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Archaeologists launch first-ever 'dig' into life on the International Space Station

"By bringing archaeological perspectives to an active space domain, we're the first to show how people adapt their behavior to a completely new environment," Associate Professor Justin Walsh of Chapman University said of the experiment.
NASA
"By bringing archaeological perspectives to an active space domain, we're the first to show how people adapt their behavior to a completely new environment," Associate Professor Justin Walsh of Chapman University said of the experiment.

A group of researchers has launched the first-ever archaeological study of humans in space, observing the lives of the crew living on the International Space Station.

The experiment, which will analyze and document the unique "microsociety in a miniworld," began this week with associate professors Alice Gorman from Flinders University in Australia and Justin Walsh of Chapman University in California leading the effort.

"We're the first to try to understand how humans relate to the items they live with in space," Walsh said in a statement.

He added: "By bringing archaeological perspectives to an active space domain, we're the first to show how people adapt their behavior to a completely new environment."

Over the course of the project, the team will investigate how a space culture has emerged and evolved since the opening of the ISS in November 2000 and the effects on the development of long-term missions on those who are aboard to solve technical, engineering or medical issues.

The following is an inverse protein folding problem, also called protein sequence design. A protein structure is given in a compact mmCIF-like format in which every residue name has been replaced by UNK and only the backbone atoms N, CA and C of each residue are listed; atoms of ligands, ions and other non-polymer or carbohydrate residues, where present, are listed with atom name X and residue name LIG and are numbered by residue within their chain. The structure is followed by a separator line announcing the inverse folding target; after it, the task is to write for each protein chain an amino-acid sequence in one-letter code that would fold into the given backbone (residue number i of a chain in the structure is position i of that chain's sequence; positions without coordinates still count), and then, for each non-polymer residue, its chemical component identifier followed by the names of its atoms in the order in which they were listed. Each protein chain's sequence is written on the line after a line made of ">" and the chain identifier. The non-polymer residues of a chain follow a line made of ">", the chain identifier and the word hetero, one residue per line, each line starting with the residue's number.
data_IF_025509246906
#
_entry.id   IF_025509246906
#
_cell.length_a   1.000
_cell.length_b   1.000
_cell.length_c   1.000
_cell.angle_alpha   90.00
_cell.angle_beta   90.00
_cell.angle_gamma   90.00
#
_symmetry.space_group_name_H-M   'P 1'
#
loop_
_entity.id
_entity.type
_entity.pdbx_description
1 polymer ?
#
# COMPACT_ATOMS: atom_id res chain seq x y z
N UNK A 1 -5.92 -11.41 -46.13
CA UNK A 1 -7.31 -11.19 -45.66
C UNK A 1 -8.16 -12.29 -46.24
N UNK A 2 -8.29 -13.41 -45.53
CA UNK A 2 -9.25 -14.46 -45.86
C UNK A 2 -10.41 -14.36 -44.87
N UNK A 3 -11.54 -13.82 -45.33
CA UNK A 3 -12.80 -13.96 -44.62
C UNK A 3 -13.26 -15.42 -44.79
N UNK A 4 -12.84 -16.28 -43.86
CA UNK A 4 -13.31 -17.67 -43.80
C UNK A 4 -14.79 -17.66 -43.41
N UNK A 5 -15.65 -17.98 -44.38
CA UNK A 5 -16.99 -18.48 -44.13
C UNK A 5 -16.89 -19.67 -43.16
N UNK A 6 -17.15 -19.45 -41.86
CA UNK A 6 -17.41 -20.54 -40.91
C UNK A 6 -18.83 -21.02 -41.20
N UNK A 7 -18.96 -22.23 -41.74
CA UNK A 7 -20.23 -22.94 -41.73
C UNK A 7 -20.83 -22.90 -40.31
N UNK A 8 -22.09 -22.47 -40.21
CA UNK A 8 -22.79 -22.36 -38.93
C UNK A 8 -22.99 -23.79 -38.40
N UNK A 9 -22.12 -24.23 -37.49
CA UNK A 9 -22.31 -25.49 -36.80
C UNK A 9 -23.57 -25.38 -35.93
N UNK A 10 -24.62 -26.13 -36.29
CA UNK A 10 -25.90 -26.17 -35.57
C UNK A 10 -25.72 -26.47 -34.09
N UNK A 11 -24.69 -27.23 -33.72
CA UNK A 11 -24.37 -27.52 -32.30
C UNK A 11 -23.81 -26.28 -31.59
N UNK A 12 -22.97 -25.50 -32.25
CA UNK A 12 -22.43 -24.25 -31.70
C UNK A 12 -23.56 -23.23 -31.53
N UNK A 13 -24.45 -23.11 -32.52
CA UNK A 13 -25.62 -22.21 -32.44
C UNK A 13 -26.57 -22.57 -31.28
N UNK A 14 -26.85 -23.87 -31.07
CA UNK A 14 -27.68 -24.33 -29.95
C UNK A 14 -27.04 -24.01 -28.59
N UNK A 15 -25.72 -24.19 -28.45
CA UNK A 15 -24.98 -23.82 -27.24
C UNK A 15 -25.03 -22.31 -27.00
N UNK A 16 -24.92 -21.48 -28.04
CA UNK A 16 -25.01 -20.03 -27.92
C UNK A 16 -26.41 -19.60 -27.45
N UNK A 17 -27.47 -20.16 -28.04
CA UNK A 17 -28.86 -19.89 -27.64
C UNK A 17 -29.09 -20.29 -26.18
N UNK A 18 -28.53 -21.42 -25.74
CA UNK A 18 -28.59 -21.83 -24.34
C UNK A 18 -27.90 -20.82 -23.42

"What they usually don't realize is every one of those problems has social and cultural dimensions — and if they ignore those, their solutions will be sub-optimal," the research team explained on Twitter.

Walsh and Gorman hope to address several big-picture questions that have not previously been posed by other earthbound archaeologists in the field, including: How do crew members interact with each other and with equipment and spaces originating in other cultures? How does material culture reflect gender, race, class, and hierarchy on the ISS? How do spaces and objects frame interactions of conflict or cooperation? How have crew members altered the space station to suit their needs or desires? What are the effects of microgravity on the development of society and culture?

Rather than digging through ancient dirt to unearth the secrets of how past societies once lived, the space-focused research team will begin its exploration of the "archaeological site" through a series of 1-meter-square photographs taken by crew members aboard the ISS.

By dividing the site into a grid of squares along the walls of the station, the scientists say they'll gain a better understanding of the entire site.

"Instead of digging them to reveal new layers of soil representing different moments in the site's history, we will have them photographed each day to identify how they're being used and how they change over time," Gorman explained.

The first phase of the experiment will last 60 days and updates will be posted on the International Space Station Archaeological Project's website.

Copyright 2022 NPR. To see more, visit https://www.npr.org.

Vanessa Romo is a reporter for NPR's News Desk. She covers breaking news on a wide range of topics, weighing in daily on everything from immigration and the treatment of migrant children, to a war-crimes trial where a witness claimed he was the actual killer, to an alleged sex cult. She has also covered the occasional cat-clinging-to-the-hood-of-a-car story.